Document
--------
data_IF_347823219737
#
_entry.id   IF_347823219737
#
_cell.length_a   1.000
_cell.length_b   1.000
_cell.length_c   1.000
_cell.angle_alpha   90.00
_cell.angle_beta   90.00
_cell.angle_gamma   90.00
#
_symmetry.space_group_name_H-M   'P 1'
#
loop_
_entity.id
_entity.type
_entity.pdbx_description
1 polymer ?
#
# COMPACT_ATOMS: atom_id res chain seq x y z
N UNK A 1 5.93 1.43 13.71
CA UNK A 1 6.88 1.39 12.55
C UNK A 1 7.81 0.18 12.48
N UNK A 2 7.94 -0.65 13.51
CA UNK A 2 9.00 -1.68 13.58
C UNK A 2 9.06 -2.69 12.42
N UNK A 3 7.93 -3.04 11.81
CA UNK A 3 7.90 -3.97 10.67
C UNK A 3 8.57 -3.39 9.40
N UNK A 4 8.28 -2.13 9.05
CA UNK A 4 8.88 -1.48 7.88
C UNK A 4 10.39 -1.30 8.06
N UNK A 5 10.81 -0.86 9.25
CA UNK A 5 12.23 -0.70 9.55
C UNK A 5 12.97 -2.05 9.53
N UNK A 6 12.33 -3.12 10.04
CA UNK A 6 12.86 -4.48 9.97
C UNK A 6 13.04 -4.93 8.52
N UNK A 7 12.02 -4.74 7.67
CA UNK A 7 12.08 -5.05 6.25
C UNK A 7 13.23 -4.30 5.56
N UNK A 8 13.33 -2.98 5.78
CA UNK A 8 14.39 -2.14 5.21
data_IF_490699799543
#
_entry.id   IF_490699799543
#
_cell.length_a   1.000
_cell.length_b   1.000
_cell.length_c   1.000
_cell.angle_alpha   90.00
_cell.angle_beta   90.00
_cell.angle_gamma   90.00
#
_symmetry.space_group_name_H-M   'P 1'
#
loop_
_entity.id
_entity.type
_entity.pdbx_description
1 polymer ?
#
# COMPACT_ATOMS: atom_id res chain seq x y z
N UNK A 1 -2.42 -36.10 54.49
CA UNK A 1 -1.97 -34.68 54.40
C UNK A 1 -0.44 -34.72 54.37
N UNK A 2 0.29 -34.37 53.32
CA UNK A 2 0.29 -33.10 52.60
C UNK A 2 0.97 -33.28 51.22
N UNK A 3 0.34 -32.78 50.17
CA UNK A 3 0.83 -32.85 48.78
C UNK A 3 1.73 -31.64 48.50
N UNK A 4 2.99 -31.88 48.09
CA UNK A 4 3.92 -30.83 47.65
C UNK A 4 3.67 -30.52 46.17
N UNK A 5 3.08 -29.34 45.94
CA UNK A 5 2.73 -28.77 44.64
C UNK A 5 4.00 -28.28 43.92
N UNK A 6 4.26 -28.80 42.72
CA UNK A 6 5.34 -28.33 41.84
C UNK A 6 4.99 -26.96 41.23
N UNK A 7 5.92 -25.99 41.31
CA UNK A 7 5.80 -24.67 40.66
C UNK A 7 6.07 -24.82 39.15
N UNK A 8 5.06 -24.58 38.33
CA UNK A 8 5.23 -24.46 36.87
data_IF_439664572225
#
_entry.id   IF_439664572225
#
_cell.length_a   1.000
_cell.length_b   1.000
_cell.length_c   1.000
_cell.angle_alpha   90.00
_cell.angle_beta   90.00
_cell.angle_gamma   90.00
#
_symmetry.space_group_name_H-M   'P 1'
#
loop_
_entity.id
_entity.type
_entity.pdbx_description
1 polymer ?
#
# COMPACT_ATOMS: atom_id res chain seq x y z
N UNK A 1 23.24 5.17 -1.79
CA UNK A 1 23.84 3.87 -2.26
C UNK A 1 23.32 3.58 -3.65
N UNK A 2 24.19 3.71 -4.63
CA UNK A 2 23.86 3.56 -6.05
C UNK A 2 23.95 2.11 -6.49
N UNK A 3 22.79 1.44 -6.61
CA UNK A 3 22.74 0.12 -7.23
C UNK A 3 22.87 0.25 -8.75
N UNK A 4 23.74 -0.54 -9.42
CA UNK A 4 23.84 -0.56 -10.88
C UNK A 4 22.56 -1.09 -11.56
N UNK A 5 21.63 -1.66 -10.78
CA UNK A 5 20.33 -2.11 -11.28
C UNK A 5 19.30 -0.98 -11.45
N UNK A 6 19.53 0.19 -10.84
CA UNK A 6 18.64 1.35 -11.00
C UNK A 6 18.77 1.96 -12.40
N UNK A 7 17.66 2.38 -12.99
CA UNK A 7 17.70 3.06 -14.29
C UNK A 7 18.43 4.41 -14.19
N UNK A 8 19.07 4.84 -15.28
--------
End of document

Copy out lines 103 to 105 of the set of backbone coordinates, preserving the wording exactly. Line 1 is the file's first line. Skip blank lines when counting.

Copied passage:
_entity.pdbx_description
1 polymer ?
#